How To Dismantle An Atomic Bomb

How To Dismantle An Atomic Bomb Front Sleeve

How To Dismantle An Atomic Bomb
Front Sleeve | Purchase Album

Release Date: November 22, 2004

Highest Chart Position: UK: 1 USA: 1

Liner Notes:

Music: U2. Lyrics: Bono. Produced by Steve Lillywhite. Additional production: Chris Thomas, Jacknife Lee, Nellee Hooper, Flood, Daniel Lanois, Brian Eno, Carl Glanville. Recorded by: Carl Glanville. Assisted by: Chris Heaney. Mixed by: Steve Lillywhite, Flood, Jacknife Lee, Nellee Hooper, Carl Glanville. Mixing assisted by: Chris Heaney, Kieran Lynch, Simon Gogerly, Greg Collins, Fabien Waltmann, Ian Rossiter. Studio Crew: Studio Manager/Drum Tech: Sam O'Sullivan. Studio Tech: Rab McAllister. Guitar Tech: Dallas Schoo. Recorded at HQ and South of France. Audio Post Production: Cheryl Engels at Partial Productions Inc.. Mastering: Arnie Acosta at Bernie Grundman Mastering, Hollywood. Assisted by Joe Bozzi. Digital Editing: Patricia Sullivan Fourstar. Pro Tools Assistance: Scott Sedillo. Catering by Cathy Addis. Designed by Four5 One Creative, Dublin by Shaughn McGrath. Direction by Steve Averill. All titles written by U2 and published by Universal Music Publishing B.V. except Blue Mountain Music Ltd (UK), Mother Music (Irl.). Album Production Managers: Sheila Roche, Steve Matthews and Candida Bottaci. Album Production Assistant: Sam O'Sullivan.

Track List:

  1. Vertigo (3:13)
  2. Miracle Drug (3:54)
  3. Sometimes You Can't Make It On Your Own (5:05)
  4. Love And Peace Or Else (4:48)
  5. City Of Blinding Lights (5:46)
  6. All Because Of You (3:34)
  7. A Man And A Woman (4:27)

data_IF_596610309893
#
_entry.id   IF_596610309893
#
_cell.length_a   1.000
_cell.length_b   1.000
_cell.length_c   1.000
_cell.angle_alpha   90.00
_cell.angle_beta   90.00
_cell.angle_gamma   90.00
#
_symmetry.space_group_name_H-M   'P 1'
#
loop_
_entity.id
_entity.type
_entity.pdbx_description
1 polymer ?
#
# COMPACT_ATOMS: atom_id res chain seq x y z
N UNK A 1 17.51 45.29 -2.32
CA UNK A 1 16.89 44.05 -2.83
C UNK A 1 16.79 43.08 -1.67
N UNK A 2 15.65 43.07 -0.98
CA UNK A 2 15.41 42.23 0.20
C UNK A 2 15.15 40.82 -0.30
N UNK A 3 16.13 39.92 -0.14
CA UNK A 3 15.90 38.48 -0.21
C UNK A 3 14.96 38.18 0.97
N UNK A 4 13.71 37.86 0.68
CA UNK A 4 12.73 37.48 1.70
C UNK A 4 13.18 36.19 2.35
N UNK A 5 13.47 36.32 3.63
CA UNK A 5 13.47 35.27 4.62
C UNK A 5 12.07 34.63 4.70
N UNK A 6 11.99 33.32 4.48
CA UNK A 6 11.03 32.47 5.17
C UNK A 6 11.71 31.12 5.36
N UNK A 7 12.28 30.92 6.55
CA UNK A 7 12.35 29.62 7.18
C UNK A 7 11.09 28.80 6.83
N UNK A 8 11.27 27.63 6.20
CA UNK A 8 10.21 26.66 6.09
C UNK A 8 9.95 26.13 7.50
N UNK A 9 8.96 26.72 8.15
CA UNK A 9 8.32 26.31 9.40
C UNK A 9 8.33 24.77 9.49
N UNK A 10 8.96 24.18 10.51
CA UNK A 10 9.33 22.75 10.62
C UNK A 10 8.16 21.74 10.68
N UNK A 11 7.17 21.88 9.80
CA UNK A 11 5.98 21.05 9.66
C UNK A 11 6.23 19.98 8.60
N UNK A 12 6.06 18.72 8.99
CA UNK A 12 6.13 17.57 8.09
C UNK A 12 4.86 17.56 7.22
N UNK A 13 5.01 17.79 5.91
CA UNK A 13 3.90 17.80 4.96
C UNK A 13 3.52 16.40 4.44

8. Crumbs From Your Table (4:59)
  9. One Step Closer (3:47)
  10. Original Of The Species (4:34)
  11. Yahweh (4:22)
  12. Fast Cars (3:44) (Bonus Track)

Track List (Bonus DVD):

  1. U2 and 3 Songs: U2 Interview by Neil McCormick (Documentary)
  2. Sometimes You Can't Make It On Your Own (Studio Performance) (5:05)
  3. Crumbs From Your Table (Multimedia Track) (4:59)
  4. Vertigo (Temple Bar Mix) (3:11)
  5. Sometimes You Can't Make It On Your Own (Acoustic Couch Mix) (5:05)
  6. Vertigo (Music Video) (3:11)


  • Argentina: Island 986 782-9
  • Australia: Island 9867829, Island 9868181
  • Canada: Island 0249867829, Island 0249868180
  • Chile: Island 986 782-9
  • Europe: Island 986 782-9, Island 986 818-1, Island CIDXU214 / 986 817-7 (Box Set)
  • Japan: Island UICI-9007, Island / Universal UICI-1037, Island UICI-9008 (Box Set)
  • Korea: Island 986 818-0
  • Mexico: Island 986 782-9
  • Taiwan: Island 986 818-0
  • Thailand: Island 986 817-3
  • UK: Island CIDXU214 / 986 817-7, Island CIDDU214, Island CIDU214, Island U214 / 986 817-2
  • USA: Interscope B0003613-02, Interscope B0003613-00, Interscope B0003614-00 (Box Set)

Media Review:

Review: How To Dismantle An Atomic Bomb

3 1/2 stars (out of 5)

By Stephen Thomas Erlewine, All Music Guide